In 2009, BG purchased a 2010 3.5L Ford Taurus SHO with an EcoBoost™ twin-turbocharged direct injection V6 engine. BG was one of the first in the nation to receive this car, which, according to Ford, “has higher performance, better fuel economy and fewer CO2 emissions” compared to a naturally-aspirated engine.
But, we weren’t in it for the bragging rights; Ford’s pride and joy was to be our newest test vehicle. We named her Dottie.
Now, the fuel test has ended. Let’s take a look back and see what we’ve learned.
For the first 30,000 miles, we did not add any BG products. Every 5,000 miles, our pros performed an oil change, collected fuel system data using a scan tool, intake photos and performed a fluid system analysis. For the second 30,000 miles, we introduced BG products.
Basically, we wanted to educate ourselves on this twin-turbocharged direct injection engine so we could provide the best solutions to the automotive market.
To sum up our results, “Dottie has great acceleration power… as long as the engine is clean,” says Dustin Willhite, Director of Technology.
Even at the first check-up (5,000 miles), borescope footage showed intake valve deposits forming. At each subsequent check-up, we noticed deposit buildup continued in the intake valves and intake ports. There was heavy deposit contribution from PCV gases.
By about 15,000 miles, our drivers noticed a loss of power. Fuel dilution started at 10,000 miles and occurred in every check-up until 40,000 miles.
At the 30,000-mile service, our pros performed the BG Direct Injection Service and added BG 109 and BG 44K,® Part No. 208. Results of the service were 8.2 gain in horsepower and a whopping 20 ft. lb. gain in torque! An evident acceleration improvement was duly noted by our drivers.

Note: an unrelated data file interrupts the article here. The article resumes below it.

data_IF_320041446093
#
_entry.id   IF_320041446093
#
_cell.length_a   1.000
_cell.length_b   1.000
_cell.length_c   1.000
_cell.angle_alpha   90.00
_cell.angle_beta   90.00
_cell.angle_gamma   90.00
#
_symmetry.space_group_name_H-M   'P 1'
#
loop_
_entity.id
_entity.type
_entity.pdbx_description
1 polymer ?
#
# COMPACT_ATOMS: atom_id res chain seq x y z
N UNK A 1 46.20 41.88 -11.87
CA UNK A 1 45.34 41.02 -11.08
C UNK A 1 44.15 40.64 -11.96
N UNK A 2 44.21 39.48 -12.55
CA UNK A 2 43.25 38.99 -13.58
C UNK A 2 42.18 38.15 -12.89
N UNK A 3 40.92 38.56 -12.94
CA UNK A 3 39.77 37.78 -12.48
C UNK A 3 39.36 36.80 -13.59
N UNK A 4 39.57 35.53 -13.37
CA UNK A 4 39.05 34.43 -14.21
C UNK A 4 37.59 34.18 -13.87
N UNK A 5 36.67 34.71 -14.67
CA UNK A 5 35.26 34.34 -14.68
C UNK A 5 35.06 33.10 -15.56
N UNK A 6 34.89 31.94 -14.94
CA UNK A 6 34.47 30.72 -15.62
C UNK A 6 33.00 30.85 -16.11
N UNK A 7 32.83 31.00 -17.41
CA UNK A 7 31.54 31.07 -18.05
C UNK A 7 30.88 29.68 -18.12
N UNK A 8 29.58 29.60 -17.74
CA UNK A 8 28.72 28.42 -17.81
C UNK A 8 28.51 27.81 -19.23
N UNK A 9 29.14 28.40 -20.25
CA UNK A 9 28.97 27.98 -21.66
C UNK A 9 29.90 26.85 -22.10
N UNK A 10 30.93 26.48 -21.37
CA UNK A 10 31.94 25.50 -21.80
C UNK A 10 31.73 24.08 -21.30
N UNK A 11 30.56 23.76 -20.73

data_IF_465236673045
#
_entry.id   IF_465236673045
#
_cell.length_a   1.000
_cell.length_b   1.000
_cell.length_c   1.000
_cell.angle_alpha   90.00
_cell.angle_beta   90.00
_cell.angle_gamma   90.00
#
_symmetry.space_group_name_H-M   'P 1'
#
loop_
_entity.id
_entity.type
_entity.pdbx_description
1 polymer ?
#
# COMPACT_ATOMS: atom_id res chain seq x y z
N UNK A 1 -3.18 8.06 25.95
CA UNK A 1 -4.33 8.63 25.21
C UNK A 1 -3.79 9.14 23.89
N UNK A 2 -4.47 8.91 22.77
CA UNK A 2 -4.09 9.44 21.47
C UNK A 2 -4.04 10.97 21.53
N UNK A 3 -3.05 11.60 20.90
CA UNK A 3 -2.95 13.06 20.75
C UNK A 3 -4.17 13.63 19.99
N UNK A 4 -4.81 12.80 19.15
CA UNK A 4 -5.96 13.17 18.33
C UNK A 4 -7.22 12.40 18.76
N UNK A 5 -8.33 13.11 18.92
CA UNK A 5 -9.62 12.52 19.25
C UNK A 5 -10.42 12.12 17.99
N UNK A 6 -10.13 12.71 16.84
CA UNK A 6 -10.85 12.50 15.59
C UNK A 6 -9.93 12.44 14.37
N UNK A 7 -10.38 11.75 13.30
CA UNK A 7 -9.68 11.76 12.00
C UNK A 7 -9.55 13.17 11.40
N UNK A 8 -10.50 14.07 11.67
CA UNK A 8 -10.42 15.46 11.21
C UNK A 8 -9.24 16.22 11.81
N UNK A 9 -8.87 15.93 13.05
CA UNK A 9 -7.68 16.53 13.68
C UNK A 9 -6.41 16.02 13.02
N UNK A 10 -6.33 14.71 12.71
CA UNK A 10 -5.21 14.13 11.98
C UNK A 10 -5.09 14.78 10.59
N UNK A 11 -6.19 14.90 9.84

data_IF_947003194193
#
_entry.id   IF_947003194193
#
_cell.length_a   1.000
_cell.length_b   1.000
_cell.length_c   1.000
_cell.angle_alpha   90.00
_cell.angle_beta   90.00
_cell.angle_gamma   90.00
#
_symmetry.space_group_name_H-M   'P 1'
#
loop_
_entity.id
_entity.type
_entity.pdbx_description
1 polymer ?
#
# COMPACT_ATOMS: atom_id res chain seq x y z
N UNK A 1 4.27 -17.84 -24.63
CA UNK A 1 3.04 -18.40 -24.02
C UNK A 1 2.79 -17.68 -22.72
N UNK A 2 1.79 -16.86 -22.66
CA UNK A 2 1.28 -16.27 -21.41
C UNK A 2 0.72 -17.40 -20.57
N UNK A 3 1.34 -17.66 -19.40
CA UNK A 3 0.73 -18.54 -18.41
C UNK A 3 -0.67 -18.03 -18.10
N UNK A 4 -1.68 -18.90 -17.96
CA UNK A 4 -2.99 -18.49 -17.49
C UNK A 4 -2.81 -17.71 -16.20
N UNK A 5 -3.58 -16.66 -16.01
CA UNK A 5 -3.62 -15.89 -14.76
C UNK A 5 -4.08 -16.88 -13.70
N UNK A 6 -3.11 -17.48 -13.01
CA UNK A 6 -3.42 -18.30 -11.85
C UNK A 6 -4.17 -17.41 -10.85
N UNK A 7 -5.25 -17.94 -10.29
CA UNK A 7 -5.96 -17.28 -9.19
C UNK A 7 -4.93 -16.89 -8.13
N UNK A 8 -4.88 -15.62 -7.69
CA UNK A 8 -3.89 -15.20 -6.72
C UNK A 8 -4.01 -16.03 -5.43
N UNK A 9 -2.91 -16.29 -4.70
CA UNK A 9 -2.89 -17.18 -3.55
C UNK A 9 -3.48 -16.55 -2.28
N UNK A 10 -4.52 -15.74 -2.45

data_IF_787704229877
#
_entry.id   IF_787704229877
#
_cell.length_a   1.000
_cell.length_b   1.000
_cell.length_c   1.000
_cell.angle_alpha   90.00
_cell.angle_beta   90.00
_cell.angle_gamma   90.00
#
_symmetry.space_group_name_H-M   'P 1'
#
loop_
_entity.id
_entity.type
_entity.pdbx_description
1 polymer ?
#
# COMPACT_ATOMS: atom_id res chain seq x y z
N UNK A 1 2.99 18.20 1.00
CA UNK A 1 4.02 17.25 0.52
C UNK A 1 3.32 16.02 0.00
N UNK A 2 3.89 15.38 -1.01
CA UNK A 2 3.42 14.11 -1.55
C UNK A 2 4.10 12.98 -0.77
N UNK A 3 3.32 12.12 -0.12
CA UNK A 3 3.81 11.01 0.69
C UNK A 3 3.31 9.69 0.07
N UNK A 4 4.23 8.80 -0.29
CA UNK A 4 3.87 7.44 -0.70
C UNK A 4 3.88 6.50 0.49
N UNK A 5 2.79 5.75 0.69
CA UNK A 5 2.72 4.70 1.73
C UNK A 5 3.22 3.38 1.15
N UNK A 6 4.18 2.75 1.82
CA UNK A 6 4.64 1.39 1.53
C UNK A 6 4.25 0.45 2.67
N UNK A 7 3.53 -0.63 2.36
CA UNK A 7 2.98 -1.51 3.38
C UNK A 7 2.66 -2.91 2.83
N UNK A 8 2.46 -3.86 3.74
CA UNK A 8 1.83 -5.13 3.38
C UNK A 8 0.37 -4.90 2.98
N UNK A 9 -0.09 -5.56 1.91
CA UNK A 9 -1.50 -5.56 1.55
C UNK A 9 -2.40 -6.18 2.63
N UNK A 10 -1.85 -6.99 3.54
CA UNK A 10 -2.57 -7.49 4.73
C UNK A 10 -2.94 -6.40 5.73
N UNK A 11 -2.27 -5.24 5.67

Additionally, our borescope videos showed BG 44K® cleaned up piston top and injector deposits.
The results are in
Near the end of the test, at about the 55,000-mile point, our pros started noticing more performance issues.
The conclusion from the two-year test was that BG 44K® can help keep performance high (combustion chambers clean, injectors clean), until deposit formation on the ports/intake valves built up enough to affect airflow.
“Until design improvements address the negative contribution made by crankcase vapors (which create intake deposits), Direct Injection (DI) engines will continue to have intake deposit buildup issues. DI simply lacks the necessary and traditional fuel rinsing afforded by indirect injector spray. The high heat environment experienced by the fuel injector tip is also a major contributor to driveability issues,” says Dustin.
Solutions that specifically address reducing PCV vapors (engine oil evaporation) would be a welcome advancement by the manufacturers of DI engines. A combination of full synthetic, low volatility engine oil, combined with reasonable drain intervals would be one way to decrease these intake deposits. Dustin continues, “If DI is here to stay, then classical methods of engine ‘keep clean’ will need to be re-vamped to ensure trouble-free engine durability and performance.”